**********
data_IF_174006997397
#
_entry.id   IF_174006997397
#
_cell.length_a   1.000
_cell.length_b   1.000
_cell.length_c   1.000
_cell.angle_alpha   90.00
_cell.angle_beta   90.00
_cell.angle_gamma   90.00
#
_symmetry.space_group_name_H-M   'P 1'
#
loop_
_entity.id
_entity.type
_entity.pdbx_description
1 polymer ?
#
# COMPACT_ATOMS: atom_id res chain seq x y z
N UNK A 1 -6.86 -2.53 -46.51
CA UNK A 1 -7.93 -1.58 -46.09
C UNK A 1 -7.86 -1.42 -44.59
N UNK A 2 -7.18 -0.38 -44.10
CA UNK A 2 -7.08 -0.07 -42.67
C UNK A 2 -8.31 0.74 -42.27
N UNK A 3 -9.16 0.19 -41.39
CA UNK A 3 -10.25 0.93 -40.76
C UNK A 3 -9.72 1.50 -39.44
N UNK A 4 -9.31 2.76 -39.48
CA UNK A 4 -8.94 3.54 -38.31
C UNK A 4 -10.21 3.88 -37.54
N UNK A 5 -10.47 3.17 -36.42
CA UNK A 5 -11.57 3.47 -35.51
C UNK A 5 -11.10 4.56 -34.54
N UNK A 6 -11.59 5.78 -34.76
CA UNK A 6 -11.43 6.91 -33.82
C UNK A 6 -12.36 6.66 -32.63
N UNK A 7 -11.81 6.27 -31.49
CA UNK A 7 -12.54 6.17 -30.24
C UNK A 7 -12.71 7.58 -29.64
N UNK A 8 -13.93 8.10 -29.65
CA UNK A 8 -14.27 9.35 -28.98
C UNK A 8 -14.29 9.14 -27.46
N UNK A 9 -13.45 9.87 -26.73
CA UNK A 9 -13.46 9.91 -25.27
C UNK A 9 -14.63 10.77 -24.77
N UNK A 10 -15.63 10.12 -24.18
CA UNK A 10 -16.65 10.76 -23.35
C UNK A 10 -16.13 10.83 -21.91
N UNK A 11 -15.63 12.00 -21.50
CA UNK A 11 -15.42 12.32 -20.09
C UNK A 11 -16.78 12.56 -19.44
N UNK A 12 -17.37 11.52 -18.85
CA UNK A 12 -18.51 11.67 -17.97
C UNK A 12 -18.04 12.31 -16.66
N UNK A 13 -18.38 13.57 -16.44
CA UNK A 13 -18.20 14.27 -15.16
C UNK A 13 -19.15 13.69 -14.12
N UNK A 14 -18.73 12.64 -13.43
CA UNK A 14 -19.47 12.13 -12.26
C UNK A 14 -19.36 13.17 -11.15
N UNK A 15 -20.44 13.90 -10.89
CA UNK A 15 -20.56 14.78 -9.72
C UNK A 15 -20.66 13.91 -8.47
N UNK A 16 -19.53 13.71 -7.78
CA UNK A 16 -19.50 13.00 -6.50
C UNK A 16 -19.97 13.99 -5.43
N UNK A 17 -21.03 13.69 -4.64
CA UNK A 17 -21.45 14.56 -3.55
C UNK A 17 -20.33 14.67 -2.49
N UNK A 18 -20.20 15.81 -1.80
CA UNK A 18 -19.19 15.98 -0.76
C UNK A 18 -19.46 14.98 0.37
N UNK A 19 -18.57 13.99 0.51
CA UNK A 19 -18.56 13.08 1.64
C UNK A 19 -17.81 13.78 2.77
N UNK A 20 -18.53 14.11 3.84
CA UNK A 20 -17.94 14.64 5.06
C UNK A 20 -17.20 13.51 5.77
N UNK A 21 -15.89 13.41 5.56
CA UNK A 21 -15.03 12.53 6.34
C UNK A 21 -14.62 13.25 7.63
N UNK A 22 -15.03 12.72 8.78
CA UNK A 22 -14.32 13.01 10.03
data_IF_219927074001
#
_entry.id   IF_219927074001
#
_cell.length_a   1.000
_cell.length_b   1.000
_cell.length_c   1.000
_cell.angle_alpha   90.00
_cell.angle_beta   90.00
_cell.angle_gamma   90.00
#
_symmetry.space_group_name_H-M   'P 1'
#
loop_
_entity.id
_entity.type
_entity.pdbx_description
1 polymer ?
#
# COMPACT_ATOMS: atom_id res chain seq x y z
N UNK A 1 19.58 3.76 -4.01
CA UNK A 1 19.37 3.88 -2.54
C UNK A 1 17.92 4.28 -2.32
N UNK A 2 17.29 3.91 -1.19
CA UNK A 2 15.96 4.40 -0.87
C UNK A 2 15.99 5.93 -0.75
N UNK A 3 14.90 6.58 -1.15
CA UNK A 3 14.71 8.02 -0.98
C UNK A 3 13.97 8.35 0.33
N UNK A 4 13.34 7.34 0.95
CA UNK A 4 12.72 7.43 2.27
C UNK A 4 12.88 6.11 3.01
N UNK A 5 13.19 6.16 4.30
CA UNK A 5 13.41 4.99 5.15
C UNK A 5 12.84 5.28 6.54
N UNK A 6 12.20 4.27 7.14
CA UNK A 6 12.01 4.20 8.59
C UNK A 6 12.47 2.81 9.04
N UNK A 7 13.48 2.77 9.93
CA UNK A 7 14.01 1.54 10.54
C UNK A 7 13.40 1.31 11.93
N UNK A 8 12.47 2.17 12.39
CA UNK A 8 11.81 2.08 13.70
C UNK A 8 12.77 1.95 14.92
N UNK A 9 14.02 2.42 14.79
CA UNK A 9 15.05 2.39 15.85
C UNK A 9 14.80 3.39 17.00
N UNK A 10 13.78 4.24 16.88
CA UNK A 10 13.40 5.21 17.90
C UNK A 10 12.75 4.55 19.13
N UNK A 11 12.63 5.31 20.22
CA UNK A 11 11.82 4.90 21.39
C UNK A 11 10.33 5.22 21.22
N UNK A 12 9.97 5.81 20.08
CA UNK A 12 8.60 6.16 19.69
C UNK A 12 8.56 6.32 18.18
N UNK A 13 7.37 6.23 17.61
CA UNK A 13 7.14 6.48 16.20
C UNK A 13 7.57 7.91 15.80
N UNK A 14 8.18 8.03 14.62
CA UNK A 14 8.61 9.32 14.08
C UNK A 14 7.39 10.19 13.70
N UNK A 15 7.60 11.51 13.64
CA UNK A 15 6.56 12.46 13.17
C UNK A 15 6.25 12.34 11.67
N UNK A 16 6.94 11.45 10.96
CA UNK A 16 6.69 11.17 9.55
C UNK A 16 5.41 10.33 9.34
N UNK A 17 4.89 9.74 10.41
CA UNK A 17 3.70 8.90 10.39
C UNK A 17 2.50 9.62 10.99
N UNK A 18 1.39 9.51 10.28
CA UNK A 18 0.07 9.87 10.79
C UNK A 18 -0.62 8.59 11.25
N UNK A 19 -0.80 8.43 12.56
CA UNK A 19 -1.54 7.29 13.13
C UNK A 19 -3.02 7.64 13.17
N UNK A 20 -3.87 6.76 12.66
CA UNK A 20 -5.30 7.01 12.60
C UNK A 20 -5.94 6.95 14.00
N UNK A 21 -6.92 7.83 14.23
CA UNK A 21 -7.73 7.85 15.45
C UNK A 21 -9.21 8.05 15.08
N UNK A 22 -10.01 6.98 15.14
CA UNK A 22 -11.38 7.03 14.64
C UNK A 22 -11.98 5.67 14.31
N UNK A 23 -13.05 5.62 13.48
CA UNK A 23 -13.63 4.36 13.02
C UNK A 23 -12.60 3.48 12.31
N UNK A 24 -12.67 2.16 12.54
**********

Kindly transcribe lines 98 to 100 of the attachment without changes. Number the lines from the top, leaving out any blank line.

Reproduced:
#
loop_
_entity.id